In New Orleans, I keep a list of “need-to-get-tos” and a review of places I have been, along with lists of restaurants that I recommend when asked (and I’m asked a lot).
Recently, Wyatt Waters and I were down on the Mississippi Gulf Coast at a book signing. We had been listening to a John Lennon biography on audiobooks as we tour around the state with this our newest coffee table cookbook. I developed a deep desire for fried shrimp. No matter what any of the book buyers suggested, or restaurants they recommended, I was going to eat fried shrimp.
People expect someone who owns a fine-dining restaurant to eat that type food all of the time. Nothing could be further from the truth. People at the book signing asked, “Where are y’all going to eat?”
I responded, “Who has the best fried shrimp on the Coast?” They often would try to steer me towards fresh fish options. “We sell over eight tons of fresh fin fish every year at our restaurants. I can get four to five fresh Gulf varieties that were swimming in the Gulf last night year-round.” The same goes for oysters and crab meat. I’m blessed that it’s all available to me on a daily basis. “I just want some fried shrimp.”
Once Waters and I left the bookstore, I drove west one block and stopped at a restaurant called Bacchus. We walked into the restaurant, were seated at the bar, and the owner recognized us and walked over to greet us and inform us of the nightly features. “Do you have fried shrimp?” I asked.
“I don’t even need to see a menu. I would like fried shrimp.”
His fried shrimp were excellent. They were huge and they were breaded — not battered. I have never cared for battered seafood, whether I’m in England or an American fast food place, batter tends to hold grease on the inside.
I felt like a kid again.
Want to know why I wanted fried shrimp? Because fried shrimp are good.
It was a go-to as a kid, and it was my go-to last night.
2 lbs Shrimp, large, peeled and de-veined
2 cups whole milk
2 cups Corn flour
1 Tbl Salt
2 Tbl Creole Seasoning
Peanut Oil for frying
Heat oil to 340 degrees in a large cast iron skillet. Beat together the milk and egg. Combine corn flour, salt and Creole seasoning. Dip shrimp into egg wash mixture and dredge corn-flour mix. Drop, one at a time, into the hot oil and fry until golden, about six to seven minutes. Remove and drain.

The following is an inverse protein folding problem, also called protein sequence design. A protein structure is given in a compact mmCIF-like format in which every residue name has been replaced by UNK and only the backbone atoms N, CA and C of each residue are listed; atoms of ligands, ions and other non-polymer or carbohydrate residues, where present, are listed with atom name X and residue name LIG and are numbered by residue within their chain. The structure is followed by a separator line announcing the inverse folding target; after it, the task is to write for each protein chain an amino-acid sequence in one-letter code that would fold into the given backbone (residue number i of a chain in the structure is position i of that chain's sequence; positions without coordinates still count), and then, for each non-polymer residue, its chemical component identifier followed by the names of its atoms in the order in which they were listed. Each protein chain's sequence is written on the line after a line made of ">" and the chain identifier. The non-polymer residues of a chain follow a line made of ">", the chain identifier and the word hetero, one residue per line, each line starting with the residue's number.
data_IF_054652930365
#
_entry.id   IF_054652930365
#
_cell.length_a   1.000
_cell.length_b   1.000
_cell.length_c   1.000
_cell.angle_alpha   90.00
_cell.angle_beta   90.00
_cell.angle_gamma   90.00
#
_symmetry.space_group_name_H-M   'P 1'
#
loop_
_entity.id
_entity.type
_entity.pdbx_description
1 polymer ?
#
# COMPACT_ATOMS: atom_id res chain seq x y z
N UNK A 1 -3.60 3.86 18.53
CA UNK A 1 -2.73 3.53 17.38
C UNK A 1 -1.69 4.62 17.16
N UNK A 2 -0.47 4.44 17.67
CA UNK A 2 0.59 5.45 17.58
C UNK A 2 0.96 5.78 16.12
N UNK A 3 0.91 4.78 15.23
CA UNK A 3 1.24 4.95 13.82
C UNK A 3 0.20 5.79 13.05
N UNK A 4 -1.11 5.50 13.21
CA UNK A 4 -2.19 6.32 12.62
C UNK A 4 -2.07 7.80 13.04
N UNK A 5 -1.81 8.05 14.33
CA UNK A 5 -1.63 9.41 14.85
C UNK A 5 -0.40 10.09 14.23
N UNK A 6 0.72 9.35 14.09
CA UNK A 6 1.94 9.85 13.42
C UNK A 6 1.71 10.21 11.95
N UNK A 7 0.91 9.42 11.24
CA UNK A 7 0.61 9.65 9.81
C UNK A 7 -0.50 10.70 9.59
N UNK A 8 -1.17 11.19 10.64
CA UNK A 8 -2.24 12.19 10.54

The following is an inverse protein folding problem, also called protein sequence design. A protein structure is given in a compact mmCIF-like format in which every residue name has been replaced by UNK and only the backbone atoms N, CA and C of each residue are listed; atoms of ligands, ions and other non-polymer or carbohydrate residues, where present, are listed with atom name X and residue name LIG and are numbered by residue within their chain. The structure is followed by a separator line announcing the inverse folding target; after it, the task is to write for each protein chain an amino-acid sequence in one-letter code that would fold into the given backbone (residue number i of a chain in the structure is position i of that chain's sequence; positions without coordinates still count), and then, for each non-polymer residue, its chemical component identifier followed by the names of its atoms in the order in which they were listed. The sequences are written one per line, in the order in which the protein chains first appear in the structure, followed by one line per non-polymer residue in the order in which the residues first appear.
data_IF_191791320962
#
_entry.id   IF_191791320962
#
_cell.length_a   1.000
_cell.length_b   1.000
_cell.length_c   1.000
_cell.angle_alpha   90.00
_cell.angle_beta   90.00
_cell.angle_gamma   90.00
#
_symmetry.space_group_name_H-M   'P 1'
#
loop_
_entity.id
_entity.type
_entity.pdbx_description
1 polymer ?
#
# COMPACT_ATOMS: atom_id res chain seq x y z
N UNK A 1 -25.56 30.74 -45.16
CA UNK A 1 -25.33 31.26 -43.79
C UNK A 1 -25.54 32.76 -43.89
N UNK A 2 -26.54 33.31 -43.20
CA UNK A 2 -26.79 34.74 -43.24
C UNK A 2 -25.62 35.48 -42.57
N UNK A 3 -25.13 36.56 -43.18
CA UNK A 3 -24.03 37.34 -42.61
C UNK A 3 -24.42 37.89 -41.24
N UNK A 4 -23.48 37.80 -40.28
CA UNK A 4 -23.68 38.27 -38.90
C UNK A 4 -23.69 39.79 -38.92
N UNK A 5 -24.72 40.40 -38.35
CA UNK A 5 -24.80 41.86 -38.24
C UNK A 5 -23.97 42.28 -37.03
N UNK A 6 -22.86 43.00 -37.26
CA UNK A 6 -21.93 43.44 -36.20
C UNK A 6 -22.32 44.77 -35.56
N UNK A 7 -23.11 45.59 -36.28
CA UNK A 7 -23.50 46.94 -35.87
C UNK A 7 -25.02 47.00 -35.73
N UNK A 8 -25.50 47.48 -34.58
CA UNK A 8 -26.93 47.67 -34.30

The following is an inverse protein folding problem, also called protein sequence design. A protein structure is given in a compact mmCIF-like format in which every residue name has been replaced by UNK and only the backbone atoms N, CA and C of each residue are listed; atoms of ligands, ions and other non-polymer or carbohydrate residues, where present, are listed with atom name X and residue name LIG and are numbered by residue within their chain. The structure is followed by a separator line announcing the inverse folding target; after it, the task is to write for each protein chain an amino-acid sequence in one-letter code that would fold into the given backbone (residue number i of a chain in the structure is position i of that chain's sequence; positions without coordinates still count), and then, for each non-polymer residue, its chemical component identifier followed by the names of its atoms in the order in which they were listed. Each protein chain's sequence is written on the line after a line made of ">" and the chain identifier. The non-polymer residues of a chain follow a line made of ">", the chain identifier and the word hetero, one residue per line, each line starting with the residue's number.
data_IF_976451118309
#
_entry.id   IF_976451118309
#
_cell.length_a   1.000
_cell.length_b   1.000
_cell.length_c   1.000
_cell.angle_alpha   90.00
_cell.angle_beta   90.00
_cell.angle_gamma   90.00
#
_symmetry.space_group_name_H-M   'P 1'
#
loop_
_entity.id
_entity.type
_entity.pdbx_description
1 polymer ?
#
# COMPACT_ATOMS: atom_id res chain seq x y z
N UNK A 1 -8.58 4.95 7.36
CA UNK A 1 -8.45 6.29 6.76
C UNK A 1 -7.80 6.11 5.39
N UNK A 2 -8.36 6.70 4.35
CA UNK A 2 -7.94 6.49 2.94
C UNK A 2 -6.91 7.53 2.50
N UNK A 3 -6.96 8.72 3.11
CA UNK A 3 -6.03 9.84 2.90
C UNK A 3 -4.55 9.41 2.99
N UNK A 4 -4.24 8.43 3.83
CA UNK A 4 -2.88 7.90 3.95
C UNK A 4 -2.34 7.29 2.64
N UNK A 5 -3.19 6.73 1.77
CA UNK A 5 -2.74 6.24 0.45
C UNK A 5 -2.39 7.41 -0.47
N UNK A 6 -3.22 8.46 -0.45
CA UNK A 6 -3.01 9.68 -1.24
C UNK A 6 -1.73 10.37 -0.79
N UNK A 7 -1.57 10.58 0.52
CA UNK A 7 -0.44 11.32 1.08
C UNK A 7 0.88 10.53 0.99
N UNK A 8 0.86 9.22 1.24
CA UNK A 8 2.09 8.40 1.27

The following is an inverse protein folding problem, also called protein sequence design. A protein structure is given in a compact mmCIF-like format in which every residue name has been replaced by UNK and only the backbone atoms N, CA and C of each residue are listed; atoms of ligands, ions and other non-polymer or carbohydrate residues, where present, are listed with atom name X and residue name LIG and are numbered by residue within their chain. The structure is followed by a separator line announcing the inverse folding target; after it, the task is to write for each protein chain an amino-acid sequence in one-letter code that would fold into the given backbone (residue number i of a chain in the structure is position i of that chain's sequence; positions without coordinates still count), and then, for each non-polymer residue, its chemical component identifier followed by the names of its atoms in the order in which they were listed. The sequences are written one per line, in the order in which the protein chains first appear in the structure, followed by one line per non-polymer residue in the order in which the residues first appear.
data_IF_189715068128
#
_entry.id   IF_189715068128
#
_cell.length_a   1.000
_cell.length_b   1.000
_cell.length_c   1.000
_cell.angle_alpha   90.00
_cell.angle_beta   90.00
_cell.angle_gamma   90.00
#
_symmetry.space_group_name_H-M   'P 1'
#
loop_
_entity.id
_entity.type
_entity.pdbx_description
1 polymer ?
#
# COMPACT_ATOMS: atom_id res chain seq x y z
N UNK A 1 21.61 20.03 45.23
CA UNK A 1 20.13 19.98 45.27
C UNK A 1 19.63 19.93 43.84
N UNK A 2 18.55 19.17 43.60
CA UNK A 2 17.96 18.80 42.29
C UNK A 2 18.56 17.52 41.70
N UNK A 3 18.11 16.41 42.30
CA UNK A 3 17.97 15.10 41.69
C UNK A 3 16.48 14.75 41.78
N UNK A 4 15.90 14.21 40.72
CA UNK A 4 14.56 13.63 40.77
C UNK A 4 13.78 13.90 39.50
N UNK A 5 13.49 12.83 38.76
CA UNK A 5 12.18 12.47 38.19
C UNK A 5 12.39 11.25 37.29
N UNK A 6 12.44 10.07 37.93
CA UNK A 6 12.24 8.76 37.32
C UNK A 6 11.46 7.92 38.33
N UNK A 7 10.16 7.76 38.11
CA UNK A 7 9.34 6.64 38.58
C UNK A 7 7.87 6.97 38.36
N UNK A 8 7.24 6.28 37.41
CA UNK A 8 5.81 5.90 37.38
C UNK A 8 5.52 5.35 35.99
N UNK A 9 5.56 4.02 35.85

NOTE: When frying, it is crucial to maintain the oil temperature. Overloading the oil will cause a severe drop in temperature causing whatever you are frying, and the product will absorb more oil, resulting in a greasy, soggy final product. Keep a thermometer in the oil at all times so that you can monitor the temperature. Also, only bread as much as you can fry at one time. Pre-breading can cause clumps, which will fall off during the frying process. A good method for frying in batches is to preheat your oven to “warm” (200 degrees). Place paper towels or a cooling rack on a baking sheet and place in the oven. Place the already fried objects in the oven, leaving the oven door cracked slightly to prevent steaming.
1 1/2 cups Ketchup
3 Tbl Fresh lemon juice
2 tsp Worcestershire sauce
1 /4 cup Horseradish, prepared
1 /2 tsp Black pepper, fresh ground
1 1 /2 tsp Salt
Combine all ingredients and mix well. Refrigerate two hours before serving. Yield: two cups
1 1 /2 cups Mayonnaise
1 /4 cup sweet pickle relish
1 Tbl Yellow mustard
2 Tbl Capers, chopped
2 Tbl Green olives, chopped
1 1 /2 tsp Black pepper
1 1 /2 tsp Garlic, fresh minced
1 /2 tsp Garlic salt
1 1 /2 tsp Parsley
1 Tbl Lemon juice, freshly squeezed
Combine ingredients, mix well, refrigerate four to six hours before serving. Yield: 2 1 /2 cups.